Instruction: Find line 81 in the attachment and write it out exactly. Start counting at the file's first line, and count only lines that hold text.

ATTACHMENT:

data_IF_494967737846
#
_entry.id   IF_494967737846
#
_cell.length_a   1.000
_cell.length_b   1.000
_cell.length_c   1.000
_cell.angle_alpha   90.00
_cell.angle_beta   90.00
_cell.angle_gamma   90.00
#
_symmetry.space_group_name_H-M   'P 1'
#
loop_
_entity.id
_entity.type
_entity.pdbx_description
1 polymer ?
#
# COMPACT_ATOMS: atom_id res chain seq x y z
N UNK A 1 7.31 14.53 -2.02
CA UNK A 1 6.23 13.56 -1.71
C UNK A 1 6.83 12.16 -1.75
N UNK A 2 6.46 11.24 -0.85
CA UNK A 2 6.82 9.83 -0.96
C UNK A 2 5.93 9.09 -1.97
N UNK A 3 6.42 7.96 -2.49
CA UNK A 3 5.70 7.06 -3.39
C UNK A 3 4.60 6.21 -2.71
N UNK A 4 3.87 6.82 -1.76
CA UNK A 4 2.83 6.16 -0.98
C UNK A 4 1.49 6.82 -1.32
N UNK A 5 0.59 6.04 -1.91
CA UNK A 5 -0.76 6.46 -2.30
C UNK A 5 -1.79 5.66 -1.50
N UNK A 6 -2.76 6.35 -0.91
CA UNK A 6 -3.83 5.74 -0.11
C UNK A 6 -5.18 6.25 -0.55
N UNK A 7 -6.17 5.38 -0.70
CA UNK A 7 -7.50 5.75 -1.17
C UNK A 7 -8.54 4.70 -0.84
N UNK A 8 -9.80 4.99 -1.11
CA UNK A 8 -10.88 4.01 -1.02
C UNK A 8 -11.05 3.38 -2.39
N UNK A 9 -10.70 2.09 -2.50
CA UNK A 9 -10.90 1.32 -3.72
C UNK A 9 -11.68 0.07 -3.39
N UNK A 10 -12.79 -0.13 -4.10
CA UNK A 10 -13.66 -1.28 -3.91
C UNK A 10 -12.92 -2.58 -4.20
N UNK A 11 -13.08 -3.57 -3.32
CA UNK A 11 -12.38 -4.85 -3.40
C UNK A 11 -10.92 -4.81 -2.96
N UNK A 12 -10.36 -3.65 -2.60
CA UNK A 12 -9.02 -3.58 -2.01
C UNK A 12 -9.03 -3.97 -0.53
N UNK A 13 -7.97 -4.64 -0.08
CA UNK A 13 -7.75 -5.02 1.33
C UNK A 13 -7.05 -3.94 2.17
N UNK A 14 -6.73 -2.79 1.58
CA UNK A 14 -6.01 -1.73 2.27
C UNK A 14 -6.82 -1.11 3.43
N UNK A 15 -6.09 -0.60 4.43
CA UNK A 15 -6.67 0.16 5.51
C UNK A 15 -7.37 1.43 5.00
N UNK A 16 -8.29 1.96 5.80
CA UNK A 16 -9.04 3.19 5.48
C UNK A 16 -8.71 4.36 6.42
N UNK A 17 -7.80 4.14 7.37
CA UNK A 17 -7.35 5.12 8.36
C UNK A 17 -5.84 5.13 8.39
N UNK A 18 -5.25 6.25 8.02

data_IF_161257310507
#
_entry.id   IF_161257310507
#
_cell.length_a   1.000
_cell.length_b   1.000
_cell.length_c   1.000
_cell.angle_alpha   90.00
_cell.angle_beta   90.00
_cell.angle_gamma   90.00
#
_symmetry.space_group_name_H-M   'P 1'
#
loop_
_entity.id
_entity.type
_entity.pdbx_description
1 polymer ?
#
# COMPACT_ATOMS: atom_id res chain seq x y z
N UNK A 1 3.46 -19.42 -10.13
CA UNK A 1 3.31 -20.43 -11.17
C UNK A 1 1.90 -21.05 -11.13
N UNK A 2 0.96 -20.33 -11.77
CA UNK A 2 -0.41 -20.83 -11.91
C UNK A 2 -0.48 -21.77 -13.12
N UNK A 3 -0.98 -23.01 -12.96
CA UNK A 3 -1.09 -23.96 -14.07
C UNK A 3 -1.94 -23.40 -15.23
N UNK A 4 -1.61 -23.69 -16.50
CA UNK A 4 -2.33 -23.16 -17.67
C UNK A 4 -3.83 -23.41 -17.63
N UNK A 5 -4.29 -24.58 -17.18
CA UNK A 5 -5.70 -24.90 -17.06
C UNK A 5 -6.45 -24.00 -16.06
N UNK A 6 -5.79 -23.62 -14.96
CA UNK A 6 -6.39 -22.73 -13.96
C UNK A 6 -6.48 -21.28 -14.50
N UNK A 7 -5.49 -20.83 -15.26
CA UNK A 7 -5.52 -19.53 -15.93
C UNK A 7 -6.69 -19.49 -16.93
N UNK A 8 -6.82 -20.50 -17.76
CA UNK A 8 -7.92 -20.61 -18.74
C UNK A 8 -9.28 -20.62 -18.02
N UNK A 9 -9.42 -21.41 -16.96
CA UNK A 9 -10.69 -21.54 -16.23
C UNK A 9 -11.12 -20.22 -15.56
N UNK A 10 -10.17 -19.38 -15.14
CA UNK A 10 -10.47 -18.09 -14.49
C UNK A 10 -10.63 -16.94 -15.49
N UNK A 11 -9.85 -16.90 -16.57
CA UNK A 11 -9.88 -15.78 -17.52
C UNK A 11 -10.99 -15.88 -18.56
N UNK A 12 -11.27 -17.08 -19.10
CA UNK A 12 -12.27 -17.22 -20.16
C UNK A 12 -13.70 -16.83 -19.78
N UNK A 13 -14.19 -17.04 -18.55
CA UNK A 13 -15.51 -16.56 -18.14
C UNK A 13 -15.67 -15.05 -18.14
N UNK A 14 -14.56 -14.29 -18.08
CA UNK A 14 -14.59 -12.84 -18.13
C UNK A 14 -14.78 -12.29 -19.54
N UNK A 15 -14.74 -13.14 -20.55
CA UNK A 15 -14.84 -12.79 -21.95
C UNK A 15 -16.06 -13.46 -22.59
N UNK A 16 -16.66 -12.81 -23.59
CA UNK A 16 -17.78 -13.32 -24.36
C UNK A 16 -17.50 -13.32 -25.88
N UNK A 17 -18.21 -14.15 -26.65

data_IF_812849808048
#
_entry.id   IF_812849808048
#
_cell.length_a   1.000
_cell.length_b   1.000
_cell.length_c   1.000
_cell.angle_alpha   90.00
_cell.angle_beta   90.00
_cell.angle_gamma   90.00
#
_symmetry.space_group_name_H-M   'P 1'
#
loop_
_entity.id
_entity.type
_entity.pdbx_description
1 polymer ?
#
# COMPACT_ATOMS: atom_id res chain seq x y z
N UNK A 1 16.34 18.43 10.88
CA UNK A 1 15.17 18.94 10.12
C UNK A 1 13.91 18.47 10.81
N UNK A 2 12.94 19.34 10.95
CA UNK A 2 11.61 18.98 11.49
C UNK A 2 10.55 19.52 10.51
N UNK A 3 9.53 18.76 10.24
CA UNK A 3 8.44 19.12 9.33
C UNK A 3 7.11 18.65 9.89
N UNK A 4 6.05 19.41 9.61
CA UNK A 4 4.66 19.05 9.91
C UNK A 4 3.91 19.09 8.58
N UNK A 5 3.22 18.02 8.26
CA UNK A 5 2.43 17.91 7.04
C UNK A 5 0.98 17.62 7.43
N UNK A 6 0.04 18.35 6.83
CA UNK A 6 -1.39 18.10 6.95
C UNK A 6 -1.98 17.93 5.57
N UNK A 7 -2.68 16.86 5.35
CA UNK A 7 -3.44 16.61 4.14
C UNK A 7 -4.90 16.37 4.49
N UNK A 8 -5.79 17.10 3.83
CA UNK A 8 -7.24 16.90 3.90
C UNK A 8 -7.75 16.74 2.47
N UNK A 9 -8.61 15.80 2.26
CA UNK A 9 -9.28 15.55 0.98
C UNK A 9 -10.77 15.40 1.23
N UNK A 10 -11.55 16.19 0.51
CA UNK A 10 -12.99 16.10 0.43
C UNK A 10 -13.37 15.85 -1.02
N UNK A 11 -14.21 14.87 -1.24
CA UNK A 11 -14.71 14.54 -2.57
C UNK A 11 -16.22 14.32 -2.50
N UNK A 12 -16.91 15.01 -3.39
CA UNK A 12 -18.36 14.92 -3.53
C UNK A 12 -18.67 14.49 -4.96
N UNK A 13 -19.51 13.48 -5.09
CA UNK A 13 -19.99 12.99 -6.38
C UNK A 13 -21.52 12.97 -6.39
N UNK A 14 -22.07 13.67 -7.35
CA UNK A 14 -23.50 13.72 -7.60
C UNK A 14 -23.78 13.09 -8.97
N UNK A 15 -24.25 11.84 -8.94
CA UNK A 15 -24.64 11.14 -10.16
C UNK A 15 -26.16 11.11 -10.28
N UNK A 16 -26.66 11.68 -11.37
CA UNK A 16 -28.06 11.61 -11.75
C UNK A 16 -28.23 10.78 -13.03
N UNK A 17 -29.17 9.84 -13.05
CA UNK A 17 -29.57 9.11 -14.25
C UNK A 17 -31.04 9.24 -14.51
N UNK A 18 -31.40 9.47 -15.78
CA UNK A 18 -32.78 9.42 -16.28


_cell.angle_beta   90.00